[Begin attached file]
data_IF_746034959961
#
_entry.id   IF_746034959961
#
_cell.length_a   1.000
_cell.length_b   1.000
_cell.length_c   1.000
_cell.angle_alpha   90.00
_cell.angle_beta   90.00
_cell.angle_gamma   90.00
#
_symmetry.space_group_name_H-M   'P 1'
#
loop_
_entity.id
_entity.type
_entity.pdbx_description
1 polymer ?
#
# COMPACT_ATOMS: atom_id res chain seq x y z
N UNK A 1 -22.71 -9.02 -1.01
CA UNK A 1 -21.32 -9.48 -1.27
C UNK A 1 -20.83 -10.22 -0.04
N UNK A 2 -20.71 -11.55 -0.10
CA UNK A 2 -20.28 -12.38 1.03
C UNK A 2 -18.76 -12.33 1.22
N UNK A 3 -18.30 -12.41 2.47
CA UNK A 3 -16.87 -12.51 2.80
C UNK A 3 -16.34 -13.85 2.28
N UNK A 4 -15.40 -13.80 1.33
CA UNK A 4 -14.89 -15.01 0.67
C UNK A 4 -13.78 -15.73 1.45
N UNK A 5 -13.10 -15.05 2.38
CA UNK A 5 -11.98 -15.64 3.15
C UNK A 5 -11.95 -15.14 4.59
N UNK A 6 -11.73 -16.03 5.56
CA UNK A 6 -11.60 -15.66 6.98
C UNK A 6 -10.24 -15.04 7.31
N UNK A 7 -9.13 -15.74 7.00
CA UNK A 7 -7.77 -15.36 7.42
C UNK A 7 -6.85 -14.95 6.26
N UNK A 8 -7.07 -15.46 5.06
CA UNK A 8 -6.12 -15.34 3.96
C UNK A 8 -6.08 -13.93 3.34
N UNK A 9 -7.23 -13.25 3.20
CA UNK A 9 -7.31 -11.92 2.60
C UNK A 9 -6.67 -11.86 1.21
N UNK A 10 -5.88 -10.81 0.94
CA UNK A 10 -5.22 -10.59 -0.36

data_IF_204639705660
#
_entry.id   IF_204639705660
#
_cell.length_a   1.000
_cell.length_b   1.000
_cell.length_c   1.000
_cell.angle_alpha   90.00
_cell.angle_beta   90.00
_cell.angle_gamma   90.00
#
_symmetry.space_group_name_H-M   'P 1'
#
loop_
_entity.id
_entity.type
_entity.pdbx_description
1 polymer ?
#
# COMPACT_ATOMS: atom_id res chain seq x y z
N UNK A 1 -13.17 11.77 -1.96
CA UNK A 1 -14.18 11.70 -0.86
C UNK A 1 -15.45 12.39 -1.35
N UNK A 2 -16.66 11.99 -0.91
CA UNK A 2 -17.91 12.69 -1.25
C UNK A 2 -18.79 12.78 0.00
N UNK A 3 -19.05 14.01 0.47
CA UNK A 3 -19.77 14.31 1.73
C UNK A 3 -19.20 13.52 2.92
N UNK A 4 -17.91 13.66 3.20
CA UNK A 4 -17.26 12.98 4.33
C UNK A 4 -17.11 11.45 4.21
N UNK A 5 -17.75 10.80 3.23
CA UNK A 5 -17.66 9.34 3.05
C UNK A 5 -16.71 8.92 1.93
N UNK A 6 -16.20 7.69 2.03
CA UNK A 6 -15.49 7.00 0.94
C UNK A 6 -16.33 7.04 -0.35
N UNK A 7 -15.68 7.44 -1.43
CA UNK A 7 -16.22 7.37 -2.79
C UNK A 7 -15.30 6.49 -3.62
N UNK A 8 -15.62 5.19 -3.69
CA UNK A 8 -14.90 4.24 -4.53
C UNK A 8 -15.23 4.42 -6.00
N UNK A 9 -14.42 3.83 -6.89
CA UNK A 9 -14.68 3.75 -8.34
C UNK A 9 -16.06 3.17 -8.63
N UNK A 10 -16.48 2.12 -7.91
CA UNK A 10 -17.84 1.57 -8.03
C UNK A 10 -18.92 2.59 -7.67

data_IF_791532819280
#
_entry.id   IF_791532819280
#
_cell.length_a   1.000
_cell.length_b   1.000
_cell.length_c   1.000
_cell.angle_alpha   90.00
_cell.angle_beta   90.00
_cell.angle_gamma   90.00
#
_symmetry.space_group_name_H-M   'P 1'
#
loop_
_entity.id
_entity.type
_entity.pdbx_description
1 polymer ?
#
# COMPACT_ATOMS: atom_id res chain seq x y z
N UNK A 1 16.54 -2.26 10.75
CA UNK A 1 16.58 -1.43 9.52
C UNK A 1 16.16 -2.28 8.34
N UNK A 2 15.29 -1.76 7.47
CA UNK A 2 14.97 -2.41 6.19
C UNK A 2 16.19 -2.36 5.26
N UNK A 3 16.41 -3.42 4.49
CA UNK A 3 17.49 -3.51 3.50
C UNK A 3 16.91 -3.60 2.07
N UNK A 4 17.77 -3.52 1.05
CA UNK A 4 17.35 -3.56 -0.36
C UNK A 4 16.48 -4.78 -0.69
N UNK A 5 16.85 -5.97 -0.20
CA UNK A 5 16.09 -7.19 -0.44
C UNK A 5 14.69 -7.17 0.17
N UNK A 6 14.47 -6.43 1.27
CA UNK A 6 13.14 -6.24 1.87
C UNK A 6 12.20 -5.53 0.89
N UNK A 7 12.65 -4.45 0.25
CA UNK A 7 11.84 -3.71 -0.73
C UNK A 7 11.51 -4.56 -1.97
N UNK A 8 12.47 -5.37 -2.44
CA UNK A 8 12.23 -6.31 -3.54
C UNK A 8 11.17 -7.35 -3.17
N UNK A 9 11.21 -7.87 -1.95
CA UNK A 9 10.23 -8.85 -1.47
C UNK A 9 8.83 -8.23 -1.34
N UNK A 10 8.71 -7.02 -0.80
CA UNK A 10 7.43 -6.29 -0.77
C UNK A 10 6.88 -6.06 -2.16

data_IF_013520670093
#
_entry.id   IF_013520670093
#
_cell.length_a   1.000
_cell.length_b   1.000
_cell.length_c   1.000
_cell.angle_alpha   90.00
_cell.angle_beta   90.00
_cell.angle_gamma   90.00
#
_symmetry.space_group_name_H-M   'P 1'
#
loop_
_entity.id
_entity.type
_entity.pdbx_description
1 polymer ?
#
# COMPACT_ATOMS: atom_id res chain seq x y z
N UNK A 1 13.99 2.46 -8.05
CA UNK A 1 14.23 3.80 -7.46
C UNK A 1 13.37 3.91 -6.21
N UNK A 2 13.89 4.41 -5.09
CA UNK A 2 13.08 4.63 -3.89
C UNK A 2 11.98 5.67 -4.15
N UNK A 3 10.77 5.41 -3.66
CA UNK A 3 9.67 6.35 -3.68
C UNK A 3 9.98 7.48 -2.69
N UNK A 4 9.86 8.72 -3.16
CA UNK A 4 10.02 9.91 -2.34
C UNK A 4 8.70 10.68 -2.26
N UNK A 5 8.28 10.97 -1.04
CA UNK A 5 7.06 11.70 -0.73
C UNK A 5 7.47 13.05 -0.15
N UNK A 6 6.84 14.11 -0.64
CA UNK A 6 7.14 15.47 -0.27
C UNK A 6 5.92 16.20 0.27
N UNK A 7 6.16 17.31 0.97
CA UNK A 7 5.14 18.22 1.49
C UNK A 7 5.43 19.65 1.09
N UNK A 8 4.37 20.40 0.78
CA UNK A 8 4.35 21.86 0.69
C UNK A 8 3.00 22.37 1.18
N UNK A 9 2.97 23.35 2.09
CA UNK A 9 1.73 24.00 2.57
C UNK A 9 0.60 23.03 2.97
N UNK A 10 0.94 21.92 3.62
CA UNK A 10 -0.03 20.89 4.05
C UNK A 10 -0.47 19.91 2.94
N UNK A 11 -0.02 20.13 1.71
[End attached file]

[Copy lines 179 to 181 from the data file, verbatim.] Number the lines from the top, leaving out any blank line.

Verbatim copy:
N UNK A 4 9.86 8.72 -3.16
CA UNK A 4 10.02 9.91 -2.34
C UNK A 4 8.70 10.68 -2.26